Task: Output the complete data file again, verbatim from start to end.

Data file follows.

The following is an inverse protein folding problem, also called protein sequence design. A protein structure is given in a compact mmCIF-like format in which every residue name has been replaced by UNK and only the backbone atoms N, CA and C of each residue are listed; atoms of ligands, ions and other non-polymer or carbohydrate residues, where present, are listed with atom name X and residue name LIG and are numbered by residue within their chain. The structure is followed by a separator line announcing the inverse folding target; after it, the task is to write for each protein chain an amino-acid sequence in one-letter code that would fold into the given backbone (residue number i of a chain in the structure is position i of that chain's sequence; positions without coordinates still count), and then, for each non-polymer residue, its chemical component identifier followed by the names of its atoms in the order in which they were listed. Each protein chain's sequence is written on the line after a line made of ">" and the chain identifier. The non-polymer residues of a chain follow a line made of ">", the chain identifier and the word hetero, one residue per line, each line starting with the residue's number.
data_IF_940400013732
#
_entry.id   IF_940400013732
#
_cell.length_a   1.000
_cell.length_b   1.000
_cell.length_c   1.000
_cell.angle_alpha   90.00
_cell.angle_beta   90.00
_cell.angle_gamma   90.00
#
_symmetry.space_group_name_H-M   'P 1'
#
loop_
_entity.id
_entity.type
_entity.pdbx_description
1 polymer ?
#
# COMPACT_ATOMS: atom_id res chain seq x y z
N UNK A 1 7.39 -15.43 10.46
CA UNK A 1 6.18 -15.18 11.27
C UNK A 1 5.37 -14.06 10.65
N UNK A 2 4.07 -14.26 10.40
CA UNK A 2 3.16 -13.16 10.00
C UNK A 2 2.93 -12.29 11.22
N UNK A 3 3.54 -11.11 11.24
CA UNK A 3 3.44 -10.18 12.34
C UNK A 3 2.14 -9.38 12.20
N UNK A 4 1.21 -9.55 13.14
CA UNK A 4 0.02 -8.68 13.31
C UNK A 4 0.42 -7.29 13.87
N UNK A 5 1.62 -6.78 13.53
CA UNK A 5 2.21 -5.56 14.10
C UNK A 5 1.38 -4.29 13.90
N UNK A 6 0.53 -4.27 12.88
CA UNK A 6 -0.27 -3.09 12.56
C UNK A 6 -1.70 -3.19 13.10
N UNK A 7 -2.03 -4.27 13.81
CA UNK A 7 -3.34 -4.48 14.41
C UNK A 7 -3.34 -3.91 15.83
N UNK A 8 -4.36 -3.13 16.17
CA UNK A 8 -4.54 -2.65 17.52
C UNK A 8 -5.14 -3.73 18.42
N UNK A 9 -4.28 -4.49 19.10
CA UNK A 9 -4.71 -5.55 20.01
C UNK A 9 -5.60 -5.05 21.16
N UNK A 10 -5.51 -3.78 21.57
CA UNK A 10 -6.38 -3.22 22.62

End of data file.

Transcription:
The following is an inverse protein folding problem, also called protein sequence design. A protein structure is given in a compact mmCIF-like format in which every residue name has been replaced by UNK and only the backbone atoms N, CA and C of each residue are listed; atoms of ligands, ions and other non-polymer or carbohydrate residues, where present, are listed with atom name X and residue name LIG and are numbered by residue within their chain. The structure is followed by a separator line announcing the inverse folding target; after it, the task is to write for each protein chain an amino-acid sequence in one-letter code that would fold into the given backbone (residue number i of a chain in the structure is position i of that chain's sequence; positions without coordinates still count), and then, for each non-polymer residue, its chemical component identifier followed by the names of its atoms in the order in which they were listed. Each protein chain's sequence is written on the line after a line made of ">" and the chain identifier. The non-polymer residues of a chain follow a line made of ">", the chain identifier and the word hetero, one residue per line, each line starting with the residue's number.
data_IF_940400013732
#
_entry.id   IF_940400013732
#
_cell.length_a   1.000
_cell.length_b   1.000
_cell.length_c   1.000
_cell.angle_alpha   90.00
_cell.angle_beta   90.00
_cell.angle_gamma   90.00
#
_symmetry.space_group_name_H-M   'P 1'
#
loop_
_entity.id
_entity.type
_entity.pdbx_description
1 polymer ?
#
# COMPACT_ATOMS: atom_id res chain seq x y z
N UNK A 1 7.39 -15.43 10.46
CA UNK A 1 6.18 -15.18 11.27
C UNK A 1 5.37 -14.06 10.65
N UNK A 2 4.07 -14.26 10.40
CA UNK A 2 3.16 -13.16 10.00
C UNK A 2 2.93 -12.29 11.22
N UNK A 3 3.54 -11.11 11.24
CA UNK A 3 3.44 -10.18 12.34
C UNK A 3 2.14 -9.38 12.20
N UNK A 4 1.21 -9.55 13.14
CA UNK A 4 0.02 -8.68 13.31
C UNK A 4 0.42 -7.29 13.87
N UNK A 5 1.62 -6.78 13.53
CA UNK A 5 2.21 -5.56 14.10
C UNK A 5 1.38 -4.29 13.90
N UNK A 6 0.53 -4.27 12.88
CA UNK A 6 -0.27 -3.09 12.56
C UNK A 6 -1.70 -3.19 13.10
N UNK A 7 -2.03 -4.27 13.81
CA UNK A 7 -3.34 -4.48 14.41
C UNK A 7 -3.34 -3.91 15.83
N UNK A 8 -4.36 -3.13 16.17
CA UNK A 8 -4.54 -2.65 17.52
C UNK A 8 -5.14 -3.73 18.42
N UNK A 9 -4.28 -4.49 19.10
CA UNK A 9 -4.71 -5.55 20.01
C UNK A 9 -5.60 -5.05 21.16
N UNK A 10 -5.51 -3.78 21.57
CA UNK A 10 -6.38 -3.22 22.62